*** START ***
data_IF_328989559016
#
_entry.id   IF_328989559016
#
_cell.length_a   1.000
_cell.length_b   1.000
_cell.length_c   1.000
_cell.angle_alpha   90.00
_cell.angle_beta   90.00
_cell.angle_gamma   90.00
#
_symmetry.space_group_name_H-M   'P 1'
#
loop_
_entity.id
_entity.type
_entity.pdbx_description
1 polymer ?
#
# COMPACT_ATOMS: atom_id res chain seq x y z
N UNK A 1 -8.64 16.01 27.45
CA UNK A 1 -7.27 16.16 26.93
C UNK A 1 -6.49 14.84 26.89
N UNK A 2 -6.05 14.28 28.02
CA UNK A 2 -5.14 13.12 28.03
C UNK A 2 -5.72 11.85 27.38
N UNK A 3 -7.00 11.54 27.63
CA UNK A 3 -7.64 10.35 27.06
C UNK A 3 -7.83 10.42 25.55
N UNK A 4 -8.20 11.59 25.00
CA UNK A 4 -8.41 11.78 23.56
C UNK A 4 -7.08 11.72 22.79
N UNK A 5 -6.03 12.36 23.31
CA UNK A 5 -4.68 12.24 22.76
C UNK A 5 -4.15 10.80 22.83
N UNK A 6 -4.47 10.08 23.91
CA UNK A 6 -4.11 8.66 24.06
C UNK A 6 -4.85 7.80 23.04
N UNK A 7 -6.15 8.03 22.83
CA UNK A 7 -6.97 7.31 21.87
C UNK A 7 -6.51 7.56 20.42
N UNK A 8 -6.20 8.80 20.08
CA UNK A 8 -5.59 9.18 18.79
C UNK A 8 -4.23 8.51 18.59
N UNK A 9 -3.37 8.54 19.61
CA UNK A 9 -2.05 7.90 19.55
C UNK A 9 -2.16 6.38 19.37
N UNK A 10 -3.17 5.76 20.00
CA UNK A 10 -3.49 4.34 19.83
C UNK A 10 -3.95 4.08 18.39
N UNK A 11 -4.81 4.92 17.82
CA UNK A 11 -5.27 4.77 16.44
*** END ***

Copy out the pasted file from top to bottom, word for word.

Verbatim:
data_IF_328989559016
#
_entry.id   IF_328989559016
#
_cell.length_a   1.000
_cell.length_b   1.000
_cell.length_c   1.000
_cell.angle_alpha   90.00
_cell.angle_beta   90.00
_cell.angle_gamma   90.00
#
_symmetry.space_group_name_H-M   'P 1'
#
loop_
_entity.id
_entity.type
_entity.pdbx_description
1 polymer ?
#
# COMPACT_ATOMS: atom_id res chain seq x y z
N UNK A 1 -8.64 16.01 27.45
CA UNK A 1 -7.27 16.16 26.93
C UNK A 1 -6.49 14.84 26.89
N UNK A 2 -6.05 14.28 28.02
CA UNK A 2 -5.14 13.12 28.03
C UNK A 2 -5.72 11.85 27.38
N UNK A 3 -7.00 11.54 27.63
CA UNK A 3 -7.64 10.35 27.06
C UNK A 3 -7.83 10.42 25.55
N UNK A 4 -8.20 11.59 25.00
CA UNK A 4 -8.41 11.78 23.56
C UNK A 4 -7.08 11.72 22.79
N UNK A 5 -6.03 12.36 23.31
CA UNK A 5 -4.68 12.24 22.76
C UNK A 5 -4.15 10.80 22.83
N UNK A 6 -4.47 10.08 23.91
CA UNK A 6 -4.11 8.66 24.06
C UNK A 6 -4.85 7.80 23.04
N UNK A 7 -6.15 8.03 22.83
CA UNK A 7 -6.97 7.31 21.87
C UNK A 7 -6.51 7.56 20.42
N UNK A 8 -6.20 8.80 20.08
CA UNK A 8 -5.59 9.18 18.79
C UNK A 8 -4.23 8.51 18.59
N UNK A 9 -3.37 8.54 19.61
CA UNK A 9 -2.05 7.90 19.55
C UNK A 9 -2.16 6.38 19.37
N UNK A 10 -3.17 5.76 20.00
CA UNK A 10 -3.49 4.34 19.83
C UNK A 10 -3.95 4.08 18.39
N UNK A 11 -4.81 4.92 17.82
CA UNK A 11 -5.27 4.77 16.44